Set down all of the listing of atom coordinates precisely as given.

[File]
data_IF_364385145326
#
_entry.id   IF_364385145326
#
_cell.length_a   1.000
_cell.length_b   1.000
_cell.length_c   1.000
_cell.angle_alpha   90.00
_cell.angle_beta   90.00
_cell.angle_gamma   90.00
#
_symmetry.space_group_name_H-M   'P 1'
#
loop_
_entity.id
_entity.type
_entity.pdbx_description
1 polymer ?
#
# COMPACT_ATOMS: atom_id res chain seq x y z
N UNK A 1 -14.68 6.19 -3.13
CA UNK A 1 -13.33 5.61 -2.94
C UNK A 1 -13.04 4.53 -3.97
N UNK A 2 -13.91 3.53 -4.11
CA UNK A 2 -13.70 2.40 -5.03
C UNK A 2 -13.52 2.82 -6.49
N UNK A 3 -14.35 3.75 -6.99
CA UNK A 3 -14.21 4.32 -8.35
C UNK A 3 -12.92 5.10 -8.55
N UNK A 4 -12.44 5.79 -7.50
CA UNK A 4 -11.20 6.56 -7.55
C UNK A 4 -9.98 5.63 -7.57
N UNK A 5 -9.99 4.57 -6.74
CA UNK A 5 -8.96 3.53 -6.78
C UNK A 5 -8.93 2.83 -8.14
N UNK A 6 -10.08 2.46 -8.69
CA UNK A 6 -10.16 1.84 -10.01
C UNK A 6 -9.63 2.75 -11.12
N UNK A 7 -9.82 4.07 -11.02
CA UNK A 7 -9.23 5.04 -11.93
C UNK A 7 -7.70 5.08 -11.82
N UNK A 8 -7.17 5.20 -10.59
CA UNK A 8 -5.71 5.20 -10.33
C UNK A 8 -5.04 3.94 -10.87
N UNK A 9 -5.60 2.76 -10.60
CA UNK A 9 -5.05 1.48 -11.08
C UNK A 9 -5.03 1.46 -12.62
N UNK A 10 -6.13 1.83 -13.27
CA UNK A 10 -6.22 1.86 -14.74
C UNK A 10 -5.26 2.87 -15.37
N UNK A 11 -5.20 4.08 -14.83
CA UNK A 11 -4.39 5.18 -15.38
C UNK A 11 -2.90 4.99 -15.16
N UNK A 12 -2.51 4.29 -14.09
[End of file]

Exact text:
data_IF_364385145326
#
_entry.id   IF_364385145326
#
_cell.length_a   1.000
_cell.length_b   1.000
_cell.length_c   1.000
_cell.angle_alpha   90.00
_cell.angle_beta   90.00
_cell.angle_gamma   90.00
#
_symmetry.space_group_name_H-M   'P 1'
#
loop_
_entity.id
_entity.type
_entity.pdbx_description
1 polymer ?
#
# COMPACT_ATOMS: atom_id res chain seq x y z
N UNK A 1 -14.68 6.19 -3.13
CA UNK A 1 -13.33 5.61 -2.94
C UNK A 1 -13.04 4.53 -3.97
N UNK A 2 -13.91 3.53 -4.11
CA UNK A 2 -13.70 2.40 -5.03
C UNK A 2 -13.52 2.82 -6.49
N UNK A 3 -14.35 3.75 -6.99
CA UNK A 3 -14.21 4.32 -8.35
C UNK A 3 -12.92 5.10 -8.55
N UNK A 4 -12.44 5.79 -7.50
CA UNK A 4 -11.20 6.56 -7.55
C UNK A 4 -9.98 5.63 -7.57
N UNK A 5 -9.99 4.57 -6.74
CA UNK A 5 -8.96 3.53 -6.78
C UNK A 5 -8.93 2.83 -8.14
N UNK A 6 -10.08 2.46 -8.69
CA UNK A 6 -10.16 1.84 -10.01
C UNK A 6 -9.63 2.75 -11.12
N UNK A 7 -9.82 4.07 -11.02
CA UNK A 7 -9.23 5.04 -11.93
C UNK A 7 -7.70 5.08 -11.82
N UNK A 8 -7.17 5.20 -10.59
CA UNK A 8 -5.71 5.20 -10.33
C UNK A 8 -5.04 3.94 -10.87
N UNK A 9 -5.60 2.76 -10.60
CA UNK A 9 -5.05 1.48 -11.08
C UNK A 9 -5.03 1.46 -12.62
N UNK A 10 -6.13 1.83 -13.27
CA UNK A 10 -6.22 1.86 -14.74
C UNK A 10 -5.26 2.87 -15.37
N UNK A 11 -5.20 4.08 -14.83
CA UNK A 11 -4.39 5.18 -15.38
C UNK A 11 -2.90 4.99 -15.16
N UNK A 12 -2.51 4.29 -14.09